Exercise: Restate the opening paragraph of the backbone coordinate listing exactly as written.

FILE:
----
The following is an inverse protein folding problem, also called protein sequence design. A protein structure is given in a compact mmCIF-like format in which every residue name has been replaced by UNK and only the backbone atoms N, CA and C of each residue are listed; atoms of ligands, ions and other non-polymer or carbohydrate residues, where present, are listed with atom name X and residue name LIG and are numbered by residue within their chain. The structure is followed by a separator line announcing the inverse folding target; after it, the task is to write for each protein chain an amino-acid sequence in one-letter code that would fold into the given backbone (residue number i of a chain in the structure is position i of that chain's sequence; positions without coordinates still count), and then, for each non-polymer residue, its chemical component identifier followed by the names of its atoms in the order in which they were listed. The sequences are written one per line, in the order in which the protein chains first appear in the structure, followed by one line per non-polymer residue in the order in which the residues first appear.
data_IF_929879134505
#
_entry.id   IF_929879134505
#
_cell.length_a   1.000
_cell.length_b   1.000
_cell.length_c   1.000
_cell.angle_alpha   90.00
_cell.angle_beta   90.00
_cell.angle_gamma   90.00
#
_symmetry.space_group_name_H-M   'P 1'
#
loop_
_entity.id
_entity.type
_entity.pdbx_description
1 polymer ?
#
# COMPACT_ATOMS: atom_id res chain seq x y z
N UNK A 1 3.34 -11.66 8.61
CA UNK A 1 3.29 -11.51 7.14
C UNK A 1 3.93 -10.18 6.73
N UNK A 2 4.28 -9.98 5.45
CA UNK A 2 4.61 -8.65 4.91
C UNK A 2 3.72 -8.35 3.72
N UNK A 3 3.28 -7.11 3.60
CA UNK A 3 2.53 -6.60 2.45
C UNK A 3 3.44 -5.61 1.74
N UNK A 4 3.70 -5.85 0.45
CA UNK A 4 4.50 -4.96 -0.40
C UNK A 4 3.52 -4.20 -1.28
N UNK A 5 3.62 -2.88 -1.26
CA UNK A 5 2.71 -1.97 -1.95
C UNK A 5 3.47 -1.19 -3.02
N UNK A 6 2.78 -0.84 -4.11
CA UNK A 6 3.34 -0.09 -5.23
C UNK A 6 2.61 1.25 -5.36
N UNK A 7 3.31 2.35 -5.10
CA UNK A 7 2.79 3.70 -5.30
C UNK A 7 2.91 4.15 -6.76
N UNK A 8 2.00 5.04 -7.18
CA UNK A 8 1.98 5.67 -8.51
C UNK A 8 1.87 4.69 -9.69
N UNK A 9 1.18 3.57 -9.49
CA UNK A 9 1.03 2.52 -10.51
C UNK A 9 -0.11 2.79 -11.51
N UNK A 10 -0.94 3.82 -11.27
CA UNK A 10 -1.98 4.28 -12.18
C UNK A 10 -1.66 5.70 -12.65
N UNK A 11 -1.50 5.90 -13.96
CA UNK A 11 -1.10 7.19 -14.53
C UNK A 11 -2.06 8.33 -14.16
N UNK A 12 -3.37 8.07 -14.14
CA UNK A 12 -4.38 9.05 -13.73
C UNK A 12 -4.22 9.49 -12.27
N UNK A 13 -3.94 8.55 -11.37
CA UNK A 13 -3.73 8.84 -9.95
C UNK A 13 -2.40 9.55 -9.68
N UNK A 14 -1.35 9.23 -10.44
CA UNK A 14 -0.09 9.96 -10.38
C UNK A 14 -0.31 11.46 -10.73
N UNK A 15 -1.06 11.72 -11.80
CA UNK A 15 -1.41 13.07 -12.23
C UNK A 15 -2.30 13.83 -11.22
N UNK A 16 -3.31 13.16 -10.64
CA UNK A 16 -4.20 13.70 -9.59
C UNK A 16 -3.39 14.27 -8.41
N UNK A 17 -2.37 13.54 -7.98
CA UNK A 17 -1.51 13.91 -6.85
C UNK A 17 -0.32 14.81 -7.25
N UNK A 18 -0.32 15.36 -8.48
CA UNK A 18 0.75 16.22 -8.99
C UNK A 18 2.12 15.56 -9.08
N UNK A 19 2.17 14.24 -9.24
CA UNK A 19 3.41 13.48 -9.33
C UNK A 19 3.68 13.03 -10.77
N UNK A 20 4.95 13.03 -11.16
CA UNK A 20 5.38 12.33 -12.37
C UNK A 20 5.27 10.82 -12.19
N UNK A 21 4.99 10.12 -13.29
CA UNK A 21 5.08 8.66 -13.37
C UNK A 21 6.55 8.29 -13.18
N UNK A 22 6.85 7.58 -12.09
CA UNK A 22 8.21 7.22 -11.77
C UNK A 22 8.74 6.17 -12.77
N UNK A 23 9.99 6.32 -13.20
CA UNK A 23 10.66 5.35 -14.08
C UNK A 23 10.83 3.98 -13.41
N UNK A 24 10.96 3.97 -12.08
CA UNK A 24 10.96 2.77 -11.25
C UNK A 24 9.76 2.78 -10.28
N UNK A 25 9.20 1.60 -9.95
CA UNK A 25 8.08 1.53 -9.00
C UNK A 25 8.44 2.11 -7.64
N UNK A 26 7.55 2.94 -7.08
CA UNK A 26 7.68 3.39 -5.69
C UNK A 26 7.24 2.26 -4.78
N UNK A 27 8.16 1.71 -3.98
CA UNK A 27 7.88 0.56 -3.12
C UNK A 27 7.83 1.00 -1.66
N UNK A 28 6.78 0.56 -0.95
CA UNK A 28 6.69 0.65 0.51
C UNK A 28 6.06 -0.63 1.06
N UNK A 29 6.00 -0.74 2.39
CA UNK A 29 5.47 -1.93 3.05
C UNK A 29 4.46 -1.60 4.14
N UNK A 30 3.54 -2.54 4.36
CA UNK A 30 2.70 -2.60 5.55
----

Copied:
The following is an inverse protein folding problem, also called protein sequence design. A protein structure is given in a compact mmCIF-like format in which every residue name has been replaced by UNK and only the backbone atoms N, CA and C of each residue are listed; atoms of ligands, ions and other non-polymer or carbohydrate residues, where present, are listed with atom name X and residue name LIG and are numbered by residue within their chain. The structure is followed by a separator line announcing the inverse folding target; after it, the task is to write for each protein chain an amino-acid sequence in one-letter code that would fold into the given backbone (residue number i of a chain in the structure is position i of that chain's sequence; positions without coordinates still count), and then, for each non-polymer residue, its chemical component identifier followed by the names of its atoms in the order in which they were listed. The sequences are written one per line, in the order in which the protein chains first appear in the structure, followed by one line per non-polymer residue in the order in which the residues first appear.